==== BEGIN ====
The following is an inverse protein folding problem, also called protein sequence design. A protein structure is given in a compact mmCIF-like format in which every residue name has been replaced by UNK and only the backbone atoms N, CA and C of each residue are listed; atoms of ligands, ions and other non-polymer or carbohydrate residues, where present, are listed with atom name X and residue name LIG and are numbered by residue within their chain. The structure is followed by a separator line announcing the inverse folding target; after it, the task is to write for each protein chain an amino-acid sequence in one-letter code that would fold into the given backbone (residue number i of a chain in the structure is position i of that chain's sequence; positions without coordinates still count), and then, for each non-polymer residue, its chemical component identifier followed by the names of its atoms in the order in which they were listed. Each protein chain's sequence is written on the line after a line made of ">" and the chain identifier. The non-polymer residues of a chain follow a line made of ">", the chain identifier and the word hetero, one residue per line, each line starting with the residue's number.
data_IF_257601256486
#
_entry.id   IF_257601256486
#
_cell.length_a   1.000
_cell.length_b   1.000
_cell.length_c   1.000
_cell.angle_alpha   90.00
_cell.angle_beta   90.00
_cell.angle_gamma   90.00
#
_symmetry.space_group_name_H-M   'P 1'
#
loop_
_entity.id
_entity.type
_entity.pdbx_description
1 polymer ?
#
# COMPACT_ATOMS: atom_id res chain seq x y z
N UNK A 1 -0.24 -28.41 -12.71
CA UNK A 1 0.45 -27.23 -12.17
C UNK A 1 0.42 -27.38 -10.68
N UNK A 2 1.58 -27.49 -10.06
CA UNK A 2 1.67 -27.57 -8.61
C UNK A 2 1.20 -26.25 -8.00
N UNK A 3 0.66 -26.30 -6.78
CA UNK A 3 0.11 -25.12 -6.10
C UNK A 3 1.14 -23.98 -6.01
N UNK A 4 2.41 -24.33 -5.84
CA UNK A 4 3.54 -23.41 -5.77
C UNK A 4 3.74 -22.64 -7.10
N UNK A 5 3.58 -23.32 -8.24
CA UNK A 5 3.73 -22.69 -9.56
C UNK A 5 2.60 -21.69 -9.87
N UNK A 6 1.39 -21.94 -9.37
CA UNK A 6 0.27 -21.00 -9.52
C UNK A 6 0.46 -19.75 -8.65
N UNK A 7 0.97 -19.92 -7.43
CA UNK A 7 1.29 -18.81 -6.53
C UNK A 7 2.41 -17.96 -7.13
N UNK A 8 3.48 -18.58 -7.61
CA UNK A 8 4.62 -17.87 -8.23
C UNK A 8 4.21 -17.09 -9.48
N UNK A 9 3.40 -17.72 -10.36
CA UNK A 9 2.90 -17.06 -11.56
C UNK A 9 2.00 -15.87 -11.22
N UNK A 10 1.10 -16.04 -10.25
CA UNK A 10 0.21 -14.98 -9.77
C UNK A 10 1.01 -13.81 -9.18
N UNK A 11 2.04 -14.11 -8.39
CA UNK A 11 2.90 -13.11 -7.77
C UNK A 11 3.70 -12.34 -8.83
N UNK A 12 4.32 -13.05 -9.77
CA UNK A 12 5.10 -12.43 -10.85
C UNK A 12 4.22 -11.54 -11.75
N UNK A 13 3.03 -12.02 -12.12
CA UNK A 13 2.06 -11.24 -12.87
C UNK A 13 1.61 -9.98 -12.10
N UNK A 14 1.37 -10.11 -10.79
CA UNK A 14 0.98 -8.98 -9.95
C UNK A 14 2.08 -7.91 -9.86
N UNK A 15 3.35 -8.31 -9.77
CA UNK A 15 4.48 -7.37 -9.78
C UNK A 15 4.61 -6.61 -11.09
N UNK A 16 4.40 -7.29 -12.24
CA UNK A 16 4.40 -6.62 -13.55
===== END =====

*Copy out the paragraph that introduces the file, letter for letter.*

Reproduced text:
The following is an inverse protein folding problem, also called protein sequence design. A protein structure is given in a compact mmCIF-like format in which every residue name has been replaced by UNK and only the backbone atoms N, CA and C of each residue are listed; atoms of ligands, ions and other non-polymer or carbohydrate residues, where present, are listed with atom name X and residue name LIG and are numbered by residue within their chain. The structure is followed by a separator line announcing the inverse folding target; after it, the task is to write for each protein chain an amino-acid sequence in one-letter code that would fold into the given backbone (residue number i of a chain in the structure is position i of that chain's sequence; positions without coordinates still count), and then, for each non-polymer residue, its chemical component identifier followed by the names of its atoms in the order in which they were listed. Each protein chain's sequence is written on the line after a line made of ">" and the chain identifier. The non-polymer residues of a chain follow a line made of ">", the chain identifier and the word hetero, one residue per line, each line starting with the residue's number.